A third approach that has been gaining some attention is Hyperscale: architectures using one or more FPGAs as part of your architecture. There are two big areas where the use of pooled FPGAs is discussed most often. One is improving specific network latency where disk access is a significant component of the execution time of the application. Millions of database accesses to a relational database on network-attached-storage devices is one example. Tack on an OS-abstracted network file system (NFS) and its associated unpredictability, and this compromises your ability to predict computation time. The second major area includes machine learning or machine inferencing, exploiting the tradeoffs associated with floating-point vs. fixed-point approaches in the FPGAs themselves.
Top Down and Bottom Up
So far we have looked at this demand for computation problem both from a top-down and a bottom-up approach. The top-down approach comprises the multiple parallel capture mechanisms that are getting popular. The bottom-up approach includes the several kinds of multicore architectures that are being offered by semiconductor vendors. In effect, this bottom-up approach is forcing programmers to find a matching top-down approach. Alternatively, if you are starting with the top-down approach, systems programmers don’t have an easy way to bind the parallel specifications to the multicore architectures while also maintaining portability across architectures –usually a critical requirement. Either way the mapping process is cumbersome and a highly manual and iterative one.
For example, if you target Linux SMP, parallel code has to be written using OS tasking facilities directly (such as P-threads). This code is at most portable to other platforms using the same OS (and version). Given that most compute environments are tending towards Linux, this is less of an issue, but taking this approach precludes use of other OSes that might emerge or using that code on a truly heterogeneous platform.
If systems programmers chose to program in OpenCL language, the hope is that vendors support platform independent libraries so you can truly compare performance and portability across architectures. This is usually not the case.
But even before we look at the binding between the top-down and bottom-up approaches, we are missing a fundamental first step before we start choosing between possible solutions. We lack clear criteria for measuring the goodness of different implementations, and hence we lack tools for estimating goodness before we have a complete prototype system to measure.
Each problem space may have its own preferred criteria to evaluate goodness. For example, system parameters like cost, throughput and latency may be obvious. Power consumption may not be. In a wireless base station, where hundreds of cores are likely to be the norm, different solutions can attain very different peak-power consumption profiles which can range from 40% to 60%. Such differences certainly affect the type and thus price of the power source that is to be sustained by the network operator. An automotive multicore ADAS may, as we mentioned earlier, end up consuming around 200W during runtime on a single board. If a system has multiple boards this causes a heat problem—but heat is primarily a function of average power, and not peak power.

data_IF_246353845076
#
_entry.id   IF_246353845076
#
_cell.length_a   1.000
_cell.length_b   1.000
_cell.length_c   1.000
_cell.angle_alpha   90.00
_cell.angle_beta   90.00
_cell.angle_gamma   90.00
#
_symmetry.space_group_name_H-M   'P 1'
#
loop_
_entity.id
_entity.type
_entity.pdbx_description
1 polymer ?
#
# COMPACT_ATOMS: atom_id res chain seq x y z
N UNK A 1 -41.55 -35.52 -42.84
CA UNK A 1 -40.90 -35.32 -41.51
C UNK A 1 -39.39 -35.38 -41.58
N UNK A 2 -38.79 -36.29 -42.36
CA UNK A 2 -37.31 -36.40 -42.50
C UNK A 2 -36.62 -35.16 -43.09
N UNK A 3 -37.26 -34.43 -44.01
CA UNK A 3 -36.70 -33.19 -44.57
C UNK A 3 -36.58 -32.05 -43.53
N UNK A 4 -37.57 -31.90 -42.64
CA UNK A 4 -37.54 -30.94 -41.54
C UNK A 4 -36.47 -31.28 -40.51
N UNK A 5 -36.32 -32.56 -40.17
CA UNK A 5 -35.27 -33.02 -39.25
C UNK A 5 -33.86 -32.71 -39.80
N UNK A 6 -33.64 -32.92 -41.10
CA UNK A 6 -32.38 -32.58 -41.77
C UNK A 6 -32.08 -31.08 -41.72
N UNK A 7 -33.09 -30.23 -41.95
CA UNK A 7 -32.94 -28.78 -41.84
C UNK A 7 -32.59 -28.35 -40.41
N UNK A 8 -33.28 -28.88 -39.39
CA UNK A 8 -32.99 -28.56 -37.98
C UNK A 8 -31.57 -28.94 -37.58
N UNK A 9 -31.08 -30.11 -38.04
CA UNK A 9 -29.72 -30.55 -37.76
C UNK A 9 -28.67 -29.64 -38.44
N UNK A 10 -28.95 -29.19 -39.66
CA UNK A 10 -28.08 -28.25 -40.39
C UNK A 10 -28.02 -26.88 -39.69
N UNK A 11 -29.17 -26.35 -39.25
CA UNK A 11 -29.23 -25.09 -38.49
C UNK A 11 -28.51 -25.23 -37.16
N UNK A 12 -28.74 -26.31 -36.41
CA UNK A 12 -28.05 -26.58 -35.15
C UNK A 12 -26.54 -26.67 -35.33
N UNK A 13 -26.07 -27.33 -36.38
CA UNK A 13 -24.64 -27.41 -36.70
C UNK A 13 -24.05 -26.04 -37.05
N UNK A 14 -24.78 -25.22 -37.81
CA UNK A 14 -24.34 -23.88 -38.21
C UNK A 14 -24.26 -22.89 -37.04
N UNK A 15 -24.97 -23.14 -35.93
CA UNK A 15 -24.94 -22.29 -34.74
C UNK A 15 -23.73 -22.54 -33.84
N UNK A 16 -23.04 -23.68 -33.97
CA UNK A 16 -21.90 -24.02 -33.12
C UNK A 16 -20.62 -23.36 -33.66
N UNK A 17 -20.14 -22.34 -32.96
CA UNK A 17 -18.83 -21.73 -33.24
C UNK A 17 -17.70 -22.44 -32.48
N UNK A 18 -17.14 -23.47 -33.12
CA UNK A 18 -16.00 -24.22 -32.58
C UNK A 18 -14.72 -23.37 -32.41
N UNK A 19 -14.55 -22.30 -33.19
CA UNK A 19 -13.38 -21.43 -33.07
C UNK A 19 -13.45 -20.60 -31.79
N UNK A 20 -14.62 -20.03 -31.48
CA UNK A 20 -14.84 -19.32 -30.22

It’s not just system developers who face these prediction issues. Platform developers also have to understand the implications of their architectural choices. From a bottom-up or architectural point of view, it is important to be able to quantify each of the approaches in terms of what they do well. We need to measure how a particular solution’s architecture enhances or detracts from the need of a particular problem.
At the end of the day, implementation is the embodiment of behavior onto architecture. So as one evaluates the implementation of behavior on architecture, there are some questions to consider. Are you measuring the actual parameters of interest? How exactly do we do that before the system exists? Can you tune the solutions to optimize for the parameters of interest, or do you get useful estimates of the parameters so late in the design cycle that retuning the system is no longer practical? Is it possible to optimize for more than one parameter simultaneously, or do you risk having successive approximation turn into infinite regression? Is there a way to consider the constraints inherent in the problem domain?
We have seen that physical realities are pushing system developers deeper and deeper into use of symmetric, and now heterogeneous, multicore architectures. These architectures, in turn, have imposed new requirements on OS vendors, and are starting to change the way we capture software designs. But what has not changed yet is the way we model these multicore systems so that we can predict the impact of our task mapping, memory allocation, and coding decisions on the performance of the finished system.
Increasingly, these predictions need to comprehend not just simple measures of speed, but attributes across a wide space, ranging from bandwidth to average power to latency of specific sub-tasks. Our predictions need to reflect what is actually going on beneath the API level, where, even though it is supposed to be hidden from application developers, OS activity can significantly influence system behavior. And because we are making decisions that influence the implementation at fundamental levels—such as what tasks will go on what kinds of hardware—we need the predictions to be accurate earlier and earlier in the design process.
In short, we need tools that will work with early, behavior-level code, not with optimized modules. We need the tools to show us less-than-obvious factors that will be important in final system performance, including not just traditional code-segment profiling, but data and control transfers between tasks and between processors, behavior of interfaces between tasks, and—importantly—dynamic power behavior. Such tools are emerging, but they are coming none too soon for this generation of system designs.